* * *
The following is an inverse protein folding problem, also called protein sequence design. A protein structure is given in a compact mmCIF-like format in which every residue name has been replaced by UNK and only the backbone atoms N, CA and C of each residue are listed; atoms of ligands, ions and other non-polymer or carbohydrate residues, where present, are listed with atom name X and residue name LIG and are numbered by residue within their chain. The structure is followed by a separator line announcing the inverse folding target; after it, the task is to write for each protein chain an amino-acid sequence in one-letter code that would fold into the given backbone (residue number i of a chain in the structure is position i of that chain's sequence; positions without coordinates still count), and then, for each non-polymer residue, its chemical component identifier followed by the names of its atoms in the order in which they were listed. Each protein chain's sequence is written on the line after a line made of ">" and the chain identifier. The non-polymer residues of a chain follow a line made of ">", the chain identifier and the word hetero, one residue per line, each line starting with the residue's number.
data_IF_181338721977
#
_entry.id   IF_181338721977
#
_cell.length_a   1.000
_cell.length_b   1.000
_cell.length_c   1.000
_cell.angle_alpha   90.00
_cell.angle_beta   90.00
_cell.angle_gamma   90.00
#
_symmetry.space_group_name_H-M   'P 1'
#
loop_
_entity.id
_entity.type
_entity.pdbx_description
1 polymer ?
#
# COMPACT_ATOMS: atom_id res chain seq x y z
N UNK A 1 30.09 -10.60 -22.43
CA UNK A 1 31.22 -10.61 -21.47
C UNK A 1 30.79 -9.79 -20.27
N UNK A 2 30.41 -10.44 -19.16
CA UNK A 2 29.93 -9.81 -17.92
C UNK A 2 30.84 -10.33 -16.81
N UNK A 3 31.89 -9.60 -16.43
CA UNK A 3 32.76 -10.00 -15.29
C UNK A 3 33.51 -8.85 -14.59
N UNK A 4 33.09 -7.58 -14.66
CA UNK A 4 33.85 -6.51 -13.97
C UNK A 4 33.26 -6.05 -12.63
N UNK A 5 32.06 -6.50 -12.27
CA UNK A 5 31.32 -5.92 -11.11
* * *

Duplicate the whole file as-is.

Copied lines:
The following is an inverse protein folding problem, also called protein sequence design. A protein structure is given in a compact mmCIF-like format in which every residue name has been replaced by UNK and only the backbone atoms N, CA and C of each residue are listed; atoms of ligands, ions and other non-polymer or carbohydrate residues, where present, are listed with atom name X and residue name LIG and are numbered by residue within their chain. The structure is followed by a separator line announcing the inverse folding target; after it, the task is to write for each protein chain an amino-acid sequence in one-letter code that would fold into the given backbone (residue number i of a chain in the structure is position i of that chain's sequence; positions without coordinates still count), and then, for each non-polymer residue, its chemical component identifier followed by the names of its atoms in the order in which they were listed. Each protein chain's sequence is written on the line after a line made of ">" and the chain identifier. The non-polymer residues of a chain follow a line made of ">", the chain identifier and the word hetero, one residue per line, each line starting with the residue's number.
data_IF_181338721977
#
_entry.id   IF_181338721977
#
_cell.length_a   1.000
_cell.length_b   1.000
_cell.length_c   1.000
_cell.angle_alpha   90.00
_cell.angle_beta   90.00
_cell.angle_gamma   90.00
#
_symmetry.space_group_name_H-M   'P 1'
#
loop_
_entity.id
_entity.type
_entity.pdbx_description
1 polymer ?
#
# COMPACT_ATOMS: atom_id res chain seq x y z
N UNK A 1 30.09 -10.60 -22.43
CA UNK A 1 31.22 -10.61 -21.47
C UNK A 1 30.79 -9.79 -20.27
N UNK A 2 30.41 -10.44 -19.16
CA UNK A 2 29.93 -9.81 -17.92
C UNK A 2 30.84 -10.33 -16.81
N UNK A 3 31.89 -9.60 -16.43
CA UNK A 3 32.76 -10.00 -15.29
C UNK A 3 33.51 -8.85 -14.59
N UNK A 4 33.09 -7.58 -14.66
CA UNK A 4 33.85 -6.51 -13.97
C UNK A 4 33.26 -6.05 -12.63
N UNK A 5 32.06 -6.50 -12.27
CA UNK A 5 31.32 -5.92 -11.11